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Solomon valley were Mr. and Mrs. Daniel M. Bourne, who came to
Kansas in 1876. The story of this family is typical of many frontier
families. Daniel Montague Bourne was born near New Bedford,
Mass., December 27, 1848. When he was four years old, he moved
with his parents, the Franklin Bournes, to Oshkosh, Wis. He was
married to Amelia Jane Spencer of Stockbridge, Wis., on September
26, 1875. 2 According to Amelia Bourne:

There was a lot of advertising being done and it sounded like the Solomon
Valley flowed with milk and honey. So Daddy decided he would come out
and see for himself, and he was so taken with the country that he bought the
farm which we still own. 3

PATRICIA M. BOURNE, of Delphos, a granddaughter of Daniel M. Bourne, is a senior
in arts and science at Kansas State College, Manhattan. DR. A. BOWER SAGESER is profes-
sor of history at Kansas State College.

1. James C. Malin, Winter Wheat in the Golden Belt of Kansas (Lawrence, 1944),
pp. 210-231.

2. Children born to this family were: Leona, 1876; Harry, 1877; Bessie, 1879; Richard,
1881; Gordon, 1883; Bert, 1892; Essie, 1898. From family records.

3. "Recollections," MS. written by Amelia Bourne, January 1, 1932. Manuscript is in
the possession of Mrs. L. M. Ballou of Delphos, Kan. Mrs. Ballou's maiden name was
lassie Bourne. See Footnote 2.



In late September, 1876, Mr. and Mrs. Bourne and their baby
daughter arrived by train in Solomon. Their new homesite was
40 miles northwest of Solomon. Bourne had purchased in the spring
of that year the rights of an original homesteader for the sum of
$600, having paid $100 down with the balance due the first of
October. This quarter section was located three miles east and
three miles north of Delphos, in south-central Cloud county. Family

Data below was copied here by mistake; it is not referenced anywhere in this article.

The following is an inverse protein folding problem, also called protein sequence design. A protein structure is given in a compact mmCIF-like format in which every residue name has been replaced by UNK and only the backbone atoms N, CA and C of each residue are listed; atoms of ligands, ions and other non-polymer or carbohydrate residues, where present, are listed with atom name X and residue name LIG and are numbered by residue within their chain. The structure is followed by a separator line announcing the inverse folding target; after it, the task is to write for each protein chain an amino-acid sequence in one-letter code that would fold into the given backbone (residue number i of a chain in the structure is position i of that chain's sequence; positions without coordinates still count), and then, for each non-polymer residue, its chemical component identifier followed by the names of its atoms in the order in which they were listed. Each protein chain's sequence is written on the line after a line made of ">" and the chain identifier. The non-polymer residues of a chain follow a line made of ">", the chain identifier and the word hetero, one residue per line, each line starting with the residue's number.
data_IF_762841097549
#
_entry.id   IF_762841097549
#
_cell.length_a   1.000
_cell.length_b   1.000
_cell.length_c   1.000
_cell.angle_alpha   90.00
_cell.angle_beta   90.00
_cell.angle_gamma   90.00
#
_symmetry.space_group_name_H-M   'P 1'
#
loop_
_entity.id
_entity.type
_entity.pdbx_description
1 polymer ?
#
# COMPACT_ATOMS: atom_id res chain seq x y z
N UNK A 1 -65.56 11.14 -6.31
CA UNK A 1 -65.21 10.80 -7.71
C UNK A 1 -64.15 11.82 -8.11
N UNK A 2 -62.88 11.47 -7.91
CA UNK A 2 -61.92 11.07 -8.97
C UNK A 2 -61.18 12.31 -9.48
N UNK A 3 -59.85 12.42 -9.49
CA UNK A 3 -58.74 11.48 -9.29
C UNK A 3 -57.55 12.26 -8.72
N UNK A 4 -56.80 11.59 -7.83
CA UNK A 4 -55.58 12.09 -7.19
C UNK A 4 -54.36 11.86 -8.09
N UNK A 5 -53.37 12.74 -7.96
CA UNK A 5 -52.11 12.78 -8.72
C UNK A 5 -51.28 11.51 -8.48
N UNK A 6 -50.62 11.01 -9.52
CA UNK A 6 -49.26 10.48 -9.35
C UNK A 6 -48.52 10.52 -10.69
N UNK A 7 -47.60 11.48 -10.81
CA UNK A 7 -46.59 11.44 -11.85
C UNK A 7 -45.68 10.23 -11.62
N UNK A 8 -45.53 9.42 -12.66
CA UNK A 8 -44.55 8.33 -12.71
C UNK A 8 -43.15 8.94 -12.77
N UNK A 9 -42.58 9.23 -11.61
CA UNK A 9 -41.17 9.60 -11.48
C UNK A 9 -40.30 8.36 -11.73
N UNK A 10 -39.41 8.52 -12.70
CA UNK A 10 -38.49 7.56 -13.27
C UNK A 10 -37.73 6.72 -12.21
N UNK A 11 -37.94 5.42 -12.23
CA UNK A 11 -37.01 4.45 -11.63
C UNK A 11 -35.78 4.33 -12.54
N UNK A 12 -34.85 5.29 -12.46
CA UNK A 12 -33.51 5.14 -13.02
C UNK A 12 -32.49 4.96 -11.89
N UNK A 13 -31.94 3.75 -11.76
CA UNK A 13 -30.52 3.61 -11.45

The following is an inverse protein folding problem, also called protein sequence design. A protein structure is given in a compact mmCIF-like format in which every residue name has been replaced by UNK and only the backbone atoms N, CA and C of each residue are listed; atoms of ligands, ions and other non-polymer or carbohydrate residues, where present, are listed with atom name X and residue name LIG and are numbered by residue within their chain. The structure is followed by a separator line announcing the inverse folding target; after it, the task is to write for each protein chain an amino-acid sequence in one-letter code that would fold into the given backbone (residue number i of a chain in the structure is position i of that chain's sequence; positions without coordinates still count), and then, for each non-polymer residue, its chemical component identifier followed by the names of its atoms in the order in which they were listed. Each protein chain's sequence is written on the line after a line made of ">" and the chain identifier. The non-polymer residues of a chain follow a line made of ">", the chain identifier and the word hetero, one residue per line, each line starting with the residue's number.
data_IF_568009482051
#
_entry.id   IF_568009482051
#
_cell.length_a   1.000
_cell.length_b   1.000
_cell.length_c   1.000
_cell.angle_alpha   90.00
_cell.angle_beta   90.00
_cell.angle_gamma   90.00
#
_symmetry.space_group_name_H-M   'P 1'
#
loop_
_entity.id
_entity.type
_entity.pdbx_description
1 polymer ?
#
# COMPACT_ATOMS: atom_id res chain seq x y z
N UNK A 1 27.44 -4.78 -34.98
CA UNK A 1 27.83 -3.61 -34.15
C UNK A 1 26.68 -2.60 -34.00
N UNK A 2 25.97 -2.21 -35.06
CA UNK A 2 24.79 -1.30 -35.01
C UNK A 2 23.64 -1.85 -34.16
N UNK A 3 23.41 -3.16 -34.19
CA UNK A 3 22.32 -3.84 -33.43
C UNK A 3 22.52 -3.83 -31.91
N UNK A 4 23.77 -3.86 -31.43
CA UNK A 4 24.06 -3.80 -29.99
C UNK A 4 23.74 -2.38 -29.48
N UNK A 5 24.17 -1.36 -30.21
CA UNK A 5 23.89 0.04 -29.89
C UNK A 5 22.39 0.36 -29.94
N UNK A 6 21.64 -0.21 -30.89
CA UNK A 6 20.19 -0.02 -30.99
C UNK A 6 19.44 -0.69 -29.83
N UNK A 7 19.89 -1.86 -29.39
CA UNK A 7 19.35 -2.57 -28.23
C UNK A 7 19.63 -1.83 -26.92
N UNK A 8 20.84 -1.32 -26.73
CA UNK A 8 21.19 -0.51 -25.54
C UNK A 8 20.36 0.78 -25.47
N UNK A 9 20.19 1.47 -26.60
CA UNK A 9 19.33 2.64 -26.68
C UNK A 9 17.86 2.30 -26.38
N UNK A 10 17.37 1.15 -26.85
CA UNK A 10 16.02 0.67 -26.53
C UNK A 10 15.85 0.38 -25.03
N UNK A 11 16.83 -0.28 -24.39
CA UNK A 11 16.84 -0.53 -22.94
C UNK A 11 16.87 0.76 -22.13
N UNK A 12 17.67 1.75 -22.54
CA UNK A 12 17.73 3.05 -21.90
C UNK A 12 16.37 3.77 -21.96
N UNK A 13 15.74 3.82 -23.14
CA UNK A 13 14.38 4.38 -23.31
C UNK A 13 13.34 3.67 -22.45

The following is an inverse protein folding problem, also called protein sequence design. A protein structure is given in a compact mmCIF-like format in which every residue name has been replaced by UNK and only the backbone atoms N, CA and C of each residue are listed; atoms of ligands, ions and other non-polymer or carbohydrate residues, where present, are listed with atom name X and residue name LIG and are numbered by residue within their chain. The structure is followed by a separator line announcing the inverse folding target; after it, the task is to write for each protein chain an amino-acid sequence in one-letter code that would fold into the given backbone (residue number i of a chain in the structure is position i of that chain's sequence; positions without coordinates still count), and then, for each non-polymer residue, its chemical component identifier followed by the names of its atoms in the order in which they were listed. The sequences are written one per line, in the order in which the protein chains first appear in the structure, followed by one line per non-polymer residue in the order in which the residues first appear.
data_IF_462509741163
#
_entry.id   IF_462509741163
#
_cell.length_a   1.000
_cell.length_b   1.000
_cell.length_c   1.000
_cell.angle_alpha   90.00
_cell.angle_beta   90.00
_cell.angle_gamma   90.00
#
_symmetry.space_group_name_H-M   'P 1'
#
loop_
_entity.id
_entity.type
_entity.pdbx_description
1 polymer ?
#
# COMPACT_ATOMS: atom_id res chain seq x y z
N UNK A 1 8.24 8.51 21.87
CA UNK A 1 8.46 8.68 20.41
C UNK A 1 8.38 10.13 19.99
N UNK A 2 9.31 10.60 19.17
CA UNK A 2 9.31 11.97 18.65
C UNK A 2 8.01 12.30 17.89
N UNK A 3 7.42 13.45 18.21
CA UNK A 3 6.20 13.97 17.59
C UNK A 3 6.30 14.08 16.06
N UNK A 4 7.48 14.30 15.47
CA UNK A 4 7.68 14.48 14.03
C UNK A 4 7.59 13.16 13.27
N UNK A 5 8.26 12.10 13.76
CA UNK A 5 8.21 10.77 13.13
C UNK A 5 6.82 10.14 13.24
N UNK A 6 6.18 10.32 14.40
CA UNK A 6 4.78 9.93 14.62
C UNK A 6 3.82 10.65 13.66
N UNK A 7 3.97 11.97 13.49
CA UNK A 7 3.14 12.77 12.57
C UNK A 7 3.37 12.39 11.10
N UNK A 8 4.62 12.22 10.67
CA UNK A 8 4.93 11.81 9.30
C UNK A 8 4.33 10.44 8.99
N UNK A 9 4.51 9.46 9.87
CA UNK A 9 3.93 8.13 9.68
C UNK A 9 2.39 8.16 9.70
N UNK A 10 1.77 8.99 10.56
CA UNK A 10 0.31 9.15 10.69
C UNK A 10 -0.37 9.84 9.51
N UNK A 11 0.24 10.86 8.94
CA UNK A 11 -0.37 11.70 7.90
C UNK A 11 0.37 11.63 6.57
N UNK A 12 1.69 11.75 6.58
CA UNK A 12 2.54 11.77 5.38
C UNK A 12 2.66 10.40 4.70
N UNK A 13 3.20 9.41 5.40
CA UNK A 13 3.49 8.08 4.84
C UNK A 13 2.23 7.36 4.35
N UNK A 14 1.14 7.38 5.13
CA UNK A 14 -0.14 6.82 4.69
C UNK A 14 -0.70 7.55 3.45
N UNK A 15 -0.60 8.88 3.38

records show that the Bournes experienced the usual problems
typical of such a frontier community. In time, Bourne enlarged the
farm holdings.

However, Bourne did not limit himself entirely to farm work. He
became interested in a general store and post office in the Cool
community. Near the store was a stone house and a blacksmith
shop. This small village was located eight miles north of Delphos
and four miles east and two miles north of Glasco. In the fall of
1883, Bourne mortgaged his farm for $1,500 to buy the business at
the country store, and the family moved to the new community. 4
The local press frequently spoke of Bourne as "the Cool merchant." 5

Bourne found that he enjoyed the work of a blacksmith. He be-
gan his blacksmithing career at a time when there was a great deal
of demand for a lister cultivator. From his own experience and
from that of his farmer neighbors, he knew that no implements, up
to this time, would adequately control the weeds in the rows and
the ridges. He set himself to the task of making a shovel that could
be attached to the shank of a regular cultivator. He soon named
this shovel Bourne's Wing Bull Tongue for cultivating listed corn. 6

After making several sets of shovels for the local farmers, Bourne
decided to patent his invention. He secured the services of Munn
& Company of New York, publishers of the Scientific American.
The patent was issued December 14, 1886. 7 Two weeks later the
Scientific American published a lengthy description of the new in-
vention. 8 At the time, patent attorneys advertised extensively in the
local newspapers, and the following week, the description was re-